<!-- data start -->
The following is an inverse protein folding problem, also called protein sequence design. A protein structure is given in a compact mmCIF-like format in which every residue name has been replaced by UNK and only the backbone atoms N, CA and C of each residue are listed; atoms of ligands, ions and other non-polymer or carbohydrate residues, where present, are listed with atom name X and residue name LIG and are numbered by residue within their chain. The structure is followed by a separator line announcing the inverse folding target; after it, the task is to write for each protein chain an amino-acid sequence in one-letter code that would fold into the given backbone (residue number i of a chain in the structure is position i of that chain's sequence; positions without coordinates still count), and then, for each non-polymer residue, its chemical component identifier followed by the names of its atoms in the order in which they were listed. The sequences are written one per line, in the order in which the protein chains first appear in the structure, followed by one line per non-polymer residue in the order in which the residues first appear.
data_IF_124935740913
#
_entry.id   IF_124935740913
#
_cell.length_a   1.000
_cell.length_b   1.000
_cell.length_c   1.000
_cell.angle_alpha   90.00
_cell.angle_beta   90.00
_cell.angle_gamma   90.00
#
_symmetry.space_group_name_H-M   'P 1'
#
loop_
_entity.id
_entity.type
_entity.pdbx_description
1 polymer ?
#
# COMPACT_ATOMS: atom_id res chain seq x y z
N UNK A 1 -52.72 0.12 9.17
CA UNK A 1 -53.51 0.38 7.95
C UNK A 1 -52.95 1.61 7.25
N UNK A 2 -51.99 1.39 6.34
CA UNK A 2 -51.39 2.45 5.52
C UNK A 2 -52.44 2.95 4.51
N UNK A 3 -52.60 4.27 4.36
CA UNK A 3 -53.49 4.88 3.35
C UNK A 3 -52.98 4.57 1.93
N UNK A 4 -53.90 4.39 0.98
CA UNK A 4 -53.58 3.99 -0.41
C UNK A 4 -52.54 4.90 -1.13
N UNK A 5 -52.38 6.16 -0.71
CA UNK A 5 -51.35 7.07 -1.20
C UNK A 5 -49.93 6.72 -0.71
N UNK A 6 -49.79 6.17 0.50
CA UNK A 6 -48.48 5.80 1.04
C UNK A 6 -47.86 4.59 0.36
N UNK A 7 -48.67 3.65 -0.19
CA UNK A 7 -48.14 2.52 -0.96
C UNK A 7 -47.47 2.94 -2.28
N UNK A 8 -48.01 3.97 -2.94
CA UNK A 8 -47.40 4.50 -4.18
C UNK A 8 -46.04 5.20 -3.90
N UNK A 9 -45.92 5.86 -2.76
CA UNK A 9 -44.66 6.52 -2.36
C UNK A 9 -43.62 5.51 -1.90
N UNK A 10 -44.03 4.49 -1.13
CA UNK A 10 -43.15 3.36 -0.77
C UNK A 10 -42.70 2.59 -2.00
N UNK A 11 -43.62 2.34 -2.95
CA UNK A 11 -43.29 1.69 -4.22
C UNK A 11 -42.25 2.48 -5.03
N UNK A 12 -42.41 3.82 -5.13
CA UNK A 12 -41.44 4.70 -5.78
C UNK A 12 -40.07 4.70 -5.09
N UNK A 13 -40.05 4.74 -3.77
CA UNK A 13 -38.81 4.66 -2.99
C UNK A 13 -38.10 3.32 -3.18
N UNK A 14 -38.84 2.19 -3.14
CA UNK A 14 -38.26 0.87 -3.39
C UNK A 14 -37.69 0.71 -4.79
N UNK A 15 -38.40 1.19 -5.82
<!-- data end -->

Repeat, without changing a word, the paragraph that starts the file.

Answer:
The following is an inverse protein folding problem, also called protein sequence design. A protein structure is given in a compact mmCIF-like format in which every residue name has been replaced by UNK and only the backbone atoms N, CA and C of each residue are listed; atoms of ligands, ions and other non-polymer or carbohydrate residues, where present, are listed with atom name X and residue name LIG and are numbered by residue within their chain. The structure is followed by a separator line announcing the inverse folding target; after it, the task is to write for each protein chain an amino-acid sequence in one-letter code that would fold into the given backbone (residue number i of a chain in the structure is position i of that chain's sequence; positions without coordinates still count), and then, for each non-polymer residue, its chemical component identifier followed by the names of its atoms in the order in which they were listed. The sequences are written one per line, in the order in which the protein chains first appear in the structure, followed by one line per non-polymer residue in the order in which the residues first appear.